This post is part of a series I wrote for my Cognitive Psychologies classes.
Going through my third lockdown caused by a new strain of COVID-19, I am not as anxious as when the pandemic started. In the beginning, I was in a state of high alert and anxiety generated by uncertainty about the future.
Anxiety is a problem of emotion regulation (Barlow, 1988), mostly equated with fear in psychology and psychiatry (Barlow, 2004). Multiple fields study emotions (Philippot & Feldman, 2004), starting with the last decades of the 20th century (Gross, 1998), the field being in its maturing stage currently (Tamir, 2011). For example, psychotherapy designs interventions for emotional awareness and regulation (Greenberg & Paivio, 1997), cognitive psychology investigates the connection between cognition and emotion (Bahk & Choi, 2017), while neuropsychology inquires how brain functions are related to emotional generation and regulation, and their implications on mental disorders (Andrewes & Jenkins, 2019).
Figure 1. Occurrences of “emotion regulation” in Google Scholar publications
Emotional regulation refers to how people influence their emotions (type, duration, or intensity), react to emotions and influence the situation that drives those emotions (Gross, 2015). Some emotional regulation strategies are reappraisal (redefining the meaning of an emotional stimulus), cognitive distancing (becoming detached and observing the emotion and situation), and behavioural suppression (suppressing external displays of emotions, like facial expressions) (Pessoa, 2013).
Figure 2. The process of emotion regulation
The strategies I use most often are reappraisal and suppression. While suppressing or distraction functions in the short term, reappraisal is more effective than suppression, as it does not impact memory and reduces emotional experience and behaviour (Gross, 2002). Reappraisal decreases amygdala responses, engaging the prefrontal cortex, and can induce long-lasting changes in the neural representation of an uncontrollable emotional event (Denny et al., 2015), hence it appears to be the most appropriate strategy for the current context.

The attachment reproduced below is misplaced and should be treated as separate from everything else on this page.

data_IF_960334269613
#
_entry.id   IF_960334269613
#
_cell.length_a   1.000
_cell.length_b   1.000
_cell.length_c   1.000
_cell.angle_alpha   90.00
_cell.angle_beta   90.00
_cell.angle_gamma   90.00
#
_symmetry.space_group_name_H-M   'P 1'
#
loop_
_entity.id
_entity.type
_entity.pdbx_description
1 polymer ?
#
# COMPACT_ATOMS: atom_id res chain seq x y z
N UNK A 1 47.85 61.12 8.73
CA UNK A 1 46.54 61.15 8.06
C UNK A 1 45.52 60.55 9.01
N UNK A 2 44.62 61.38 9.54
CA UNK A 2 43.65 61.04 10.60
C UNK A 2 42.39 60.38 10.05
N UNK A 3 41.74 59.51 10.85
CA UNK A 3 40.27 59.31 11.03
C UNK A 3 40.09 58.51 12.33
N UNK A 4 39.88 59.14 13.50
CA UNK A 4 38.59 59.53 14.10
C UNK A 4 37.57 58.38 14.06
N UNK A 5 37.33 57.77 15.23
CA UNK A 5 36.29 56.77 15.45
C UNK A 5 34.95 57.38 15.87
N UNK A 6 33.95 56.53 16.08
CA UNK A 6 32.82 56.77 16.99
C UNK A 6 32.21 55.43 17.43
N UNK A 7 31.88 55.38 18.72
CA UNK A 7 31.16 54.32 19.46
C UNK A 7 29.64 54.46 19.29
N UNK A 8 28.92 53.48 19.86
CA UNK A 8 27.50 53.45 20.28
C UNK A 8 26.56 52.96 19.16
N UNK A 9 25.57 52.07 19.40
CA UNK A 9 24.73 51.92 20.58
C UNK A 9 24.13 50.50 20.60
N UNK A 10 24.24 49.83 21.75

Andrewes, D. G., & Jenkins, L. M. (2019, March 14). The Role of the Amygdala and the Ventromedial Prefrontal Cortex in Emotional Regulation: Implications for Post-traumatic Stress Disorder. Neuropsychology Review. Springer Nature. https://doi.org/10.1007/S11065-019-09398-4
Bahk, Y.-C., & Choi, K.-H. (2017, September 12). The relationship between autobiographical memory, cognition, and emotion in older adults: a review. Aging, Neuropsychology, and Cognition. Taylor & Francis Group (Informa). https://doi.org/10.1080/13825585.2017.1377681
Barlow, D. H. (1988). Anxiety and its disorders: The nature and treatment of anxiety and panic. Guilford Press.
Barlow, D. H. (2004). Anxiety and Its Disorders, Second Edition: The Nature and Treatment of Anxiety and Panic (Second ed.). The Guilford Press.
Denny, B. T., Inhoff, M. C., Zerubavel, N., Davachi, L., & Ochsner, K. N. (2015, July 31). Getting Over It: Long-Lasting Effects of Emotion Regulation on Amygdala Response. Psychological Science. SAGE Publishing. https://doi.org/10.1177/0956797615578863
Greenberg, L. S., & Paivio, S. C. (1997). Working with emotions in psychotherapy. Guilford Press.
Gross, J. J. (2002, May 1). Emotion regulation: affective, cognitive, and social consequences. Psychophysiology. Wiley. https://doi.org/10.1017/S0048577201393198
Gross, J. J. (2015, January 2). Emotion Regulation: Current Status and Future Prospects. Psychological Inquiry. Taylor & Francis Group. https://doi.org/10.1080/1047840X.2014.940781
McRae, K. (2016, August 1). Cognitive emotion regulation: a review of theory and scientific findings. Current Opinion in Behavioral Sciences. Elsevier. https://doi.org/10.1016/J.COBEHA.2016.06.004
Pessoa, L. (2013). The Cognitive-Emotional Brain: From Interactions to Integration (The MIT Press) (Illustrated ed.). The MIT Press.
Philippot, P., & Feldman, R. S. (2004). The Regulation of Emotion (1st ed.). Psychology Press.
Tamir, M. (2011, January 1). The Maturing Field of Emotion Regulation. Emotion Review. SAGE Publishing. https://doi.org/10.1177/1754073910388685